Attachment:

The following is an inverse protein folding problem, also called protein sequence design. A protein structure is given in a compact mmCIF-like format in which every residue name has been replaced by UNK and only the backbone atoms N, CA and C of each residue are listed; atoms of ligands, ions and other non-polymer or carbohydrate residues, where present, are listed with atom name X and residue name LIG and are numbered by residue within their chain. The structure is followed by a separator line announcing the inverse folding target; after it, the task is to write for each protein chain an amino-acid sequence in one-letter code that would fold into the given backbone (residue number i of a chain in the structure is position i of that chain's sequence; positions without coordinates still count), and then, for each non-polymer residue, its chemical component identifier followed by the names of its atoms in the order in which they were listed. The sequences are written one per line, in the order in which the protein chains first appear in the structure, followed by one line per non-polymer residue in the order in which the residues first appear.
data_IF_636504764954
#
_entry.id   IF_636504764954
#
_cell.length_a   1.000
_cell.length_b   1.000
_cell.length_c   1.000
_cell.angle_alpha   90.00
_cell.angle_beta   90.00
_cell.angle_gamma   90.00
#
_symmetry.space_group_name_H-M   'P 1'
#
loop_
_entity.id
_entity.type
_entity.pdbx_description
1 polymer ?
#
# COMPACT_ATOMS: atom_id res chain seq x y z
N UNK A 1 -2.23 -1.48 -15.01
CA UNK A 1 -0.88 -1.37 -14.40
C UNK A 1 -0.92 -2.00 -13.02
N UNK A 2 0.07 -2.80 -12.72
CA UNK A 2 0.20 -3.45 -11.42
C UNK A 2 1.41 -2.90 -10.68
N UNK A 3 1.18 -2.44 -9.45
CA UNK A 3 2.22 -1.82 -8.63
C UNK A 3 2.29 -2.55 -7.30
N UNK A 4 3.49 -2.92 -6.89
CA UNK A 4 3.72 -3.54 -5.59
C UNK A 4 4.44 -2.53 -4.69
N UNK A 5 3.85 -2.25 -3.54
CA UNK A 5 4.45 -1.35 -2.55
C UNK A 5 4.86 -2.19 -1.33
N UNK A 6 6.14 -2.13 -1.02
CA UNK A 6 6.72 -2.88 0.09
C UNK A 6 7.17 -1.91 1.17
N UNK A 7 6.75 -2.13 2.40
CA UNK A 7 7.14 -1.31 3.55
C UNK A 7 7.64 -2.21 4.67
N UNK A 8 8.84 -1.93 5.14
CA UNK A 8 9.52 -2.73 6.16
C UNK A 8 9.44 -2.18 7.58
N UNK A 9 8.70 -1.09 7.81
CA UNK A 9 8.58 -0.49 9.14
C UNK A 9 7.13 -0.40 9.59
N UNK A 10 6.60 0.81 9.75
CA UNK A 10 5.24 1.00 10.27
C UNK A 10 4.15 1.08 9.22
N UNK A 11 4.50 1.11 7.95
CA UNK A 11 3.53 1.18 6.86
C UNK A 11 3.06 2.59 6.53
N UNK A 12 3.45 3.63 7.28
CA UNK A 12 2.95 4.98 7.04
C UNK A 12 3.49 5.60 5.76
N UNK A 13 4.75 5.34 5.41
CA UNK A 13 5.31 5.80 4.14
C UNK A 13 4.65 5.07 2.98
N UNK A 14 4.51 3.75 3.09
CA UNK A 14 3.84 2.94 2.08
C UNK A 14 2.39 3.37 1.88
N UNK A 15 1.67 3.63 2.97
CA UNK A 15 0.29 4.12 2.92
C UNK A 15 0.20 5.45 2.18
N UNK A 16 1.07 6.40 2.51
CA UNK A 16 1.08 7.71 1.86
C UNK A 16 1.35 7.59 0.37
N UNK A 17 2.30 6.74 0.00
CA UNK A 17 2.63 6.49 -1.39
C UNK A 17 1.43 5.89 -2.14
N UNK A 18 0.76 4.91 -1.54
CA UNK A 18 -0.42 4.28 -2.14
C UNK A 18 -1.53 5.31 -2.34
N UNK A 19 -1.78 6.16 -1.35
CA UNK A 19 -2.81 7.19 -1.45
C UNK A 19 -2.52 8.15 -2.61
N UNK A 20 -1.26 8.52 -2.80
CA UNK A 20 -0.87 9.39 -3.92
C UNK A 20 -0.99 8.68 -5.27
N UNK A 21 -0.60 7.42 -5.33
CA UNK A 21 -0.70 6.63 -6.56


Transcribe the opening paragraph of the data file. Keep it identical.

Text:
The following is an inverse protein folding problem, also called protein sequence design. A protein structure is given in a compact mmCIF-like format in which every residue name has been replaced by UNK and only the backbone atoms N, CA and C of each residue are listed; atoms of ligands, ions and other non-polymer or carbohydrate residues, where present, are listed with atom name X and residue name LIG and are numbered by residue within their chain. The structure is followed by a separator line announcing the inverse folding target; after it, the task is to write for each protein chain an amino-acid sequence in one-letter code that would fold into the given backbone (residue number i of a chain in the structure is position i of that chain's sequence; positions without coordinates still count), and then, for each non-polymer residue, its chemical component identifier followed by the names of its atoms in the order in which they were listed. The sequences are written one per line, in the order in which the protein chains first appear in the structure, followed by one line per non-polymer residue in the order in which the residues first appear.